Smithereens string up banners and a Maypole outside the Central Park Building to celebrate the coronation of King George VI in 1936.

OUR TOWN: Central Park Building

History of Smithers and the Dominion in the walls of the Central Park Building.

On the rare morning you find it empty, it’s fun to tour the bright, echoing halls of Smithers’ Central Park Building and imagine its 1920’s tenants rubbing shoulders with Smithereens today.

Up on the third floor, where a likely well-moustached  RCMP sergeant once lived with his wife and kids, you’ll now find a suite of art and music studios.

“This is the best room,” says Janet Harris, president of the Central Park Building Society, jingling one of her many keys to show off Linda Stringfellow’s painting class.

Inside, a row of neatly curtained windows look straight down Main Street, and a table of brushes and paints stands ready for the kids who will run up here this summer after dance.

Harris points out the rust-coloured floor: an indestructible, “battleship lino” that the building society recently tore out of every other studio but this one, where it nicely catches a lot of paint.

Next door, tucked in a closet full of guitar amps and distortion pedals, Harris points to another upgrade: new wall panels to insulate the building’s drafty roof.

“It used to be like a haunted ice palace outside,” she says. “Icicles would come down from the roof almost like tusks.

“We didn’t see that this year, so the insulation is paying off.”

Stepping to the second floor, Harris passes by freshly stuccoed walls and re-sanded doorways.

Those renos are more fun to do, she says, but really it’s money-saving things like new roof insulation, fire sensors, and a $63,000 natural gas boiler that will keep Central Park buzzing for years to come.

Next, Harris stops in what might be the loudest room in the building: a spacious dance studio on the second floor.

“Well, I’m a tap teacher, so I’m the worst offender,” she explains, adding that the dance studio is right overtop the office of the Bulkley Valley Museum.

“They’re very patient,” she says.”I’ve gone down there the odd time when the kids are practicing and it’s just relentless.”

Here, if you can again imagine 1920’s Smithers, you get another fantastic double picture.

In the same room where tai chi, yoga classes and some 300 dancers now learn their moves, a judge held court to try the likes of bank robber James Wesley Burke, sentenced in 1929 to 10 lashes and five years for stealing $2,000 and twice escaping a weeks-long manhunt.

Central Park, it seems, has always been humming.

Where the genealogical society meets, the art gallery shows, and the museum now collects its exhibits, there once stood a whole jail and a warren of government offices that handled everything from farm titles to tax disputes and gold claims.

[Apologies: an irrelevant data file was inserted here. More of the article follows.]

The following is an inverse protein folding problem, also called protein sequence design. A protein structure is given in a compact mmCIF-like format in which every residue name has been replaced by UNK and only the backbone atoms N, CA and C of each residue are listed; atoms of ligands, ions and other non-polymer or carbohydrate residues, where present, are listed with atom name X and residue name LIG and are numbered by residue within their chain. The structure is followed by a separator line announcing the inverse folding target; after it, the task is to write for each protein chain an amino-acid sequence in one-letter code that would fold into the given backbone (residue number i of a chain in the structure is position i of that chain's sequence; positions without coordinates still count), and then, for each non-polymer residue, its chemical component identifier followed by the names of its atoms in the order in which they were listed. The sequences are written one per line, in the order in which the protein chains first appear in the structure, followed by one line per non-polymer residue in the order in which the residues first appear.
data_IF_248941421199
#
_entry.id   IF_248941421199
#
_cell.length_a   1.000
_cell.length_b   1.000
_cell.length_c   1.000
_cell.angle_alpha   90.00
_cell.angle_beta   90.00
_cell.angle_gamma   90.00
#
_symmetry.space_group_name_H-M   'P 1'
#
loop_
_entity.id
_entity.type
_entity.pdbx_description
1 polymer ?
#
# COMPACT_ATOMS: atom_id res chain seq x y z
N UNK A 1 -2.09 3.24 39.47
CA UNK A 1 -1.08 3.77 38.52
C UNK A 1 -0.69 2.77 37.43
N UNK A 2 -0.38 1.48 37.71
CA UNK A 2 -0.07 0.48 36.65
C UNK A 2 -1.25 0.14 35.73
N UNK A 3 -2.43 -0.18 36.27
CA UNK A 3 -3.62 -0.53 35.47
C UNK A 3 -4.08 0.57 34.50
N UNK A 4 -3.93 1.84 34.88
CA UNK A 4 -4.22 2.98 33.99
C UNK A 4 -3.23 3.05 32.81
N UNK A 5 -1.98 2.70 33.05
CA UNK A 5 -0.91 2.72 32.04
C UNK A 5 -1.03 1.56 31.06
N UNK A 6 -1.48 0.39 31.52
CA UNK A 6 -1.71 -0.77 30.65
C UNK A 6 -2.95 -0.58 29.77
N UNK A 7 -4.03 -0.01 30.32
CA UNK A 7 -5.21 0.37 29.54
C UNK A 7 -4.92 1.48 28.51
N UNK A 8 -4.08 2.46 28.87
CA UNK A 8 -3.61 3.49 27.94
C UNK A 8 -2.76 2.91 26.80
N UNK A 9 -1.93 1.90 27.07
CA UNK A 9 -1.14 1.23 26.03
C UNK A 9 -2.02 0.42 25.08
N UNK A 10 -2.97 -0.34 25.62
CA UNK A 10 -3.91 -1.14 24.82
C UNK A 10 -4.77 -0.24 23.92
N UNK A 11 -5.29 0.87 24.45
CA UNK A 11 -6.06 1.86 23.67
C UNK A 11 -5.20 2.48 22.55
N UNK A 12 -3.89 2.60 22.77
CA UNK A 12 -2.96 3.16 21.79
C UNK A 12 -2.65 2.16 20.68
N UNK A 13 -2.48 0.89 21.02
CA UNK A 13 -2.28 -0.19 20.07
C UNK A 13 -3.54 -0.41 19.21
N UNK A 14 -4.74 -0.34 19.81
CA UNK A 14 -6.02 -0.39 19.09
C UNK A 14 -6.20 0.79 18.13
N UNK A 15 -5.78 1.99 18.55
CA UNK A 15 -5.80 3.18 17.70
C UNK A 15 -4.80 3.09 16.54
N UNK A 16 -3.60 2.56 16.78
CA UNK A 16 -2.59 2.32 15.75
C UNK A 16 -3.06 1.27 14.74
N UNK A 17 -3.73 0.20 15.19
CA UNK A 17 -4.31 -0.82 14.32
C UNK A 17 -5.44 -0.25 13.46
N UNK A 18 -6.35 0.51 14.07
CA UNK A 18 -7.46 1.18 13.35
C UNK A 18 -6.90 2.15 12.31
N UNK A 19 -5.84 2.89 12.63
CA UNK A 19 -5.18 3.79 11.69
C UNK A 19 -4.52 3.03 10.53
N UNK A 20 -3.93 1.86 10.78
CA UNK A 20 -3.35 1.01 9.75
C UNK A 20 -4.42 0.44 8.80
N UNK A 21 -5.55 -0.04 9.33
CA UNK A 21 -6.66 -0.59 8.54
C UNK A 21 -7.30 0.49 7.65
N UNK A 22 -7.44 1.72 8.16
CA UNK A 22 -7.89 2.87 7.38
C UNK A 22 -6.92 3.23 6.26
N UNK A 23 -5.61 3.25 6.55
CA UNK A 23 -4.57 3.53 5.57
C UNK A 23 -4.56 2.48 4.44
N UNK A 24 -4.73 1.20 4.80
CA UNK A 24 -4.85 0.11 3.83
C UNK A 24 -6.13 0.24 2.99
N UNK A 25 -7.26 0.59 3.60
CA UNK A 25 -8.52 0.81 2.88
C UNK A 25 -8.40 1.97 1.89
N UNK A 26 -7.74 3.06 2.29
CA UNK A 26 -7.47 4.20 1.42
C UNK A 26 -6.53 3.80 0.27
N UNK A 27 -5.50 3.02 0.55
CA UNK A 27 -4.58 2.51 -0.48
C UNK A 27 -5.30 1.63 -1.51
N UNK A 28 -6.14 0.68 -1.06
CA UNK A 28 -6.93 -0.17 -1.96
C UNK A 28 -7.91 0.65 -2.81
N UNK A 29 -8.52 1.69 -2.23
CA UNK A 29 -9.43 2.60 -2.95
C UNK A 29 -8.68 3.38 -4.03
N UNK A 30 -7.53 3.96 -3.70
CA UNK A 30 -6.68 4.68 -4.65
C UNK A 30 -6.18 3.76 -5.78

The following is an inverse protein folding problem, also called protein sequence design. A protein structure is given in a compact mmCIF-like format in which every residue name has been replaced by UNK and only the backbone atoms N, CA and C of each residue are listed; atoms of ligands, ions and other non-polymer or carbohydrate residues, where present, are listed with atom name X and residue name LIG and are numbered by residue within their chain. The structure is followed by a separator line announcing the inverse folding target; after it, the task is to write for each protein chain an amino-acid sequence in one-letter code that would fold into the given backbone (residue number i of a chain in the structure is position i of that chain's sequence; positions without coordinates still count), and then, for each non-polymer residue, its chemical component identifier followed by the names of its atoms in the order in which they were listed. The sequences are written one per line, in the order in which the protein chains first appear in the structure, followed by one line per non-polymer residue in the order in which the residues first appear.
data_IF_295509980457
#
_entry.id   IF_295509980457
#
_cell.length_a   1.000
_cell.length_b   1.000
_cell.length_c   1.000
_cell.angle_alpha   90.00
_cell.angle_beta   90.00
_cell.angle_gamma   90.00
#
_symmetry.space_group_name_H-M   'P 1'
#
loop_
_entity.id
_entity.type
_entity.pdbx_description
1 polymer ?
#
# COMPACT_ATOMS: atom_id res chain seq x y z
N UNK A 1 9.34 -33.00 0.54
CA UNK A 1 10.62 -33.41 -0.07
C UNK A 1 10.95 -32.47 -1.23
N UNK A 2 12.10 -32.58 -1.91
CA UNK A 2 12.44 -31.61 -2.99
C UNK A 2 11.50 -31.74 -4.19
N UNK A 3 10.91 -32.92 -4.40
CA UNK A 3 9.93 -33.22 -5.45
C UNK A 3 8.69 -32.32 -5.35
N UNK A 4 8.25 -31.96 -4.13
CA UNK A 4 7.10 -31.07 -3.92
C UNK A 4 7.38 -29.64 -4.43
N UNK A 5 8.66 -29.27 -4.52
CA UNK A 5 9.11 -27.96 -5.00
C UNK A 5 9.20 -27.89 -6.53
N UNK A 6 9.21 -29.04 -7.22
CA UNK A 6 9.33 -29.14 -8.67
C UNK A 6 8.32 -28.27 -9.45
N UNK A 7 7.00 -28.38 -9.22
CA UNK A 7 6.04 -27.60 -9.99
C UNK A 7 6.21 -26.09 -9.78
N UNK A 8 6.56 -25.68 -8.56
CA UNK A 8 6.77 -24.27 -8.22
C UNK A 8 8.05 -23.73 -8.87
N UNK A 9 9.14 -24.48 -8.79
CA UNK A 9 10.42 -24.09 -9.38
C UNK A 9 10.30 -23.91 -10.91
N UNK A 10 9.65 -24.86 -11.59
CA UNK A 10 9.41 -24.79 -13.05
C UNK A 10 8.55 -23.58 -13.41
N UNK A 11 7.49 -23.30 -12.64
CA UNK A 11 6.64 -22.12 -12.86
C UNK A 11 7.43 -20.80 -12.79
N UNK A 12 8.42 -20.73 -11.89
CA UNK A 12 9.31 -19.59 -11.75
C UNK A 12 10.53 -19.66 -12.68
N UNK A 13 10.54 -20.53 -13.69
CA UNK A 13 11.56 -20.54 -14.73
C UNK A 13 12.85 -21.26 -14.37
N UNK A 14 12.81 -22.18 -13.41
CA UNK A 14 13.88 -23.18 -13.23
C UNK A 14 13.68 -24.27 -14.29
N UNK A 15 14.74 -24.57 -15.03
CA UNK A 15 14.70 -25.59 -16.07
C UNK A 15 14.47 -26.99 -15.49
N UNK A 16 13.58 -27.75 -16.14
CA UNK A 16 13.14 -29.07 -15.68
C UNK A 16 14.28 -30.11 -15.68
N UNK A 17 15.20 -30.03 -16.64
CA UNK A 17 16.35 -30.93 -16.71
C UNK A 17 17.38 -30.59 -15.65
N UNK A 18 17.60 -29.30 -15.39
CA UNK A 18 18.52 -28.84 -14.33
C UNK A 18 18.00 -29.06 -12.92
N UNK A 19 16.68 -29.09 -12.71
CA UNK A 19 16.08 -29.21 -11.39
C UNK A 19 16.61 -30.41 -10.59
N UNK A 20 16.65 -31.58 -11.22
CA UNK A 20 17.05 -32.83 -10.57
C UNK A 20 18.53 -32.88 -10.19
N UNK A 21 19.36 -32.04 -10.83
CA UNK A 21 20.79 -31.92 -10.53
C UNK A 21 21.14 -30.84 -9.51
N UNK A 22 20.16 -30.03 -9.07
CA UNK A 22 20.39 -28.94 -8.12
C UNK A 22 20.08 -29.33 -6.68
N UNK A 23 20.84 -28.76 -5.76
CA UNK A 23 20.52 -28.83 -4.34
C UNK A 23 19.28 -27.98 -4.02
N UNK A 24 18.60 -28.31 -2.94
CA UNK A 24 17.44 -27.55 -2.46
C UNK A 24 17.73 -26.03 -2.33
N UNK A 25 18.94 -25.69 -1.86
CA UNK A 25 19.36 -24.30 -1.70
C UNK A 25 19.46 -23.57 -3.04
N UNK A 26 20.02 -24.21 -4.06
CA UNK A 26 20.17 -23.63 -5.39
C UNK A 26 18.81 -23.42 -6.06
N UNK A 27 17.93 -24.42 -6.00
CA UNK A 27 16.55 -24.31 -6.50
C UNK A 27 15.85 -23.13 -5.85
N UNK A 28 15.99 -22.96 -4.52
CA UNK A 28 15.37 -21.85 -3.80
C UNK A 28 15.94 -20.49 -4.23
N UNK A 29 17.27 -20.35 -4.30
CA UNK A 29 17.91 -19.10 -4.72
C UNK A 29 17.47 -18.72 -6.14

“I love the fact this is such a pretty building, it’s historical, and yet it’s so functional,” Harris says. “It’s really being used.”

But while today it seems like an almost inevitably busy place and community fixture, Central Park Building is lucky to be standing at all.

Former Mayor Gordon Williams remembers the night when, after many bitter disputes over operating costs in the 1970s, Smithers town council voted against his wishes to have the province burn the building to the ground.

“That was my first term as mayor and there was an awful lot I didn’t know,” he says, laughing.

“The next morning, I went in as soon as the doors opened and asked the town administrator Jim Franklin if there was there anything I could do.”

Franklin said that as mayor, Williams had 30 days to recall the motion for a second vote.

In the meantime, a letter in The Interior News by Dave Havard, calling on the town to save the Central Park Building, raised a lot of feathers.

“I think that carried quite a bit of weight,” Williams said. “People saw it as a landmark for Main Street and didn’t want to see it disappear.”

By the next vote, council reversed its decision.

“I don’t know what would have happened if I’d said, ‘Well, they passed a motion, I guess that’s it,’” says Williams.

On the other hand, critics had been right about the high cost of running the building, which the fire commissioner had to close to the public in 1982.

But thanks to dozens of fundraisers and committed volunteers like electrician Tadik Then and engineer Norma Read, the building got major repairs and reopened.

Today, Harris says the Central Park Building Society is amazed by what they call the “little renaissance” of 2010

to 2012, when town and regional district grants, as well as funds from the B.C. and federal gas tax bought $140,000 in upgrades.

Watching it all happen, Harris says Central Park’s history no longer feels so far away.

“You start to appreciate people in the past who have helped to keep things alive.”

 

 

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